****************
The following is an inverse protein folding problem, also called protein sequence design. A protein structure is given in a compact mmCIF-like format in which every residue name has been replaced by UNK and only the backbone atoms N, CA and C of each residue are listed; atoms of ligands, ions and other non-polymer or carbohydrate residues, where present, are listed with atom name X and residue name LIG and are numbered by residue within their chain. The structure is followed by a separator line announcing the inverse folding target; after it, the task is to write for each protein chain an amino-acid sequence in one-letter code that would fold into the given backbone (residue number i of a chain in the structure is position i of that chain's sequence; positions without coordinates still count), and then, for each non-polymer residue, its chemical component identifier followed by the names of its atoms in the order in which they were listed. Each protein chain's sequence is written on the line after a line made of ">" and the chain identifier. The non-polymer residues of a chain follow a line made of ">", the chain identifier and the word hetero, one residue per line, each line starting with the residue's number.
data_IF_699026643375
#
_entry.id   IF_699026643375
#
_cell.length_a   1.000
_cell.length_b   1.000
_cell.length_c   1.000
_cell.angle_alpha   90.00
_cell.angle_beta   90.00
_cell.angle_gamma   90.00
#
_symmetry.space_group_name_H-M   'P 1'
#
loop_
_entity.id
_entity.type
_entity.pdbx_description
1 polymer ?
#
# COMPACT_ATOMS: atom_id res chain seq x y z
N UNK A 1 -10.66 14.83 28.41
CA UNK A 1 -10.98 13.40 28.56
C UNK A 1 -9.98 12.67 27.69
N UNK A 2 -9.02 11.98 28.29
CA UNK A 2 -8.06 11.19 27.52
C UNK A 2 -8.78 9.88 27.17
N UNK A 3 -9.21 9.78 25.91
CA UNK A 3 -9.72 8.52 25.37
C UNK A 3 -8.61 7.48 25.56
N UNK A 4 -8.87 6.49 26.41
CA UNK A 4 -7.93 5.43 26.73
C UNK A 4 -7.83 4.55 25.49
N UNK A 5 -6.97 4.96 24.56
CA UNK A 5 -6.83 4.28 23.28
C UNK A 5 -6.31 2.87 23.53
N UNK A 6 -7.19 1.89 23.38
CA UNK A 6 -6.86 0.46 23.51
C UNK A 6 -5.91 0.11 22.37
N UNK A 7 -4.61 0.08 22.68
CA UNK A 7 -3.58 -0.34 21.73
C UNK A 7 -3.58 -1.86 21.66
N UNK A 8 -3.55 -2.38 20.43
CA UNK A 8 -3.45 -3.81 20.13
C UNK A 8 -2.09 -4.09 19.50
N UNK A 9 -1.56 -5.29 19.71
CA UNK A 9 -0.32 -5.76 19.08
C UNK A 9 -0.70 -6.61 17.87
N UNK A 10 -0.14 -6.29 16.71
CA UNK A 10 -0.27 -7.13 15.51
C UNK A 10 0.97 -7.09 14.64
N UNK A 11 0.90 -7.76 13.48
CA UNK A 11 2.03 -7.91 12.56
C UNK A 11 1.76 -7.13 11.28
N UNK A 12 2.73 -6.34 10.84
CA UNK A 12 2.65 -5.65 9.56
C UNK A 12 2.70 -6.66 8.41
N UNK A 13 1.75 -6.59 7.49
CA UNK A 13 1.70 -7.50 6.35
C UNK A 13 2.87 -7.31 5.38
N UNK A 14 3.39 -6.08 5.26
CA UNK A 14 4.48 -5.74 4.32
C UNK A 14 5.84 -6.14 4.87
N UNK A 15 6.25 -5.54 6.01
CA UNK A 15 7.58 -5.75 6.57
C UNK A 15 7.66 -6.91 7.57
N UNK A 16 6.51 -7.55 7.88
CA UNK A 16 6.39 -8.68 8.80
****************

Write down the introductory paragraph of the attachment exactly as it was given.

The following is an inverse protein folding problem, also called protein sequence design. A protein structure is given in a compact mmCIF-like format in which every residue name has been replaced by UNK and only the backbone atoms N, CA and C of each residue are listed; atoms of ligands, ions and other non-polymer or carbohydrate residues, where present, are listed with atom name X and residue name LIG and are numbered by residue within their chain. The structure is followed by a separator line announcing the inverse folding target; after it, the task is to write for each protein chain an amino-acid sequence in one-letter code that would fold into the given backbone (residue number i of a chain in the structure is position i of that chain's sequence; positions without coordinates still count), and then, for each non-polymer residue, its chemical component identifier followed by the names of its atoms in the order in which they were listed. Each protein chain's sequence is written on the line after a line made of ">" and the chain identifier. The non-polymer residues of a chain follow a line made of ">", the chain identifier and the word hetero, one residue per line, each line starting with the residue's number.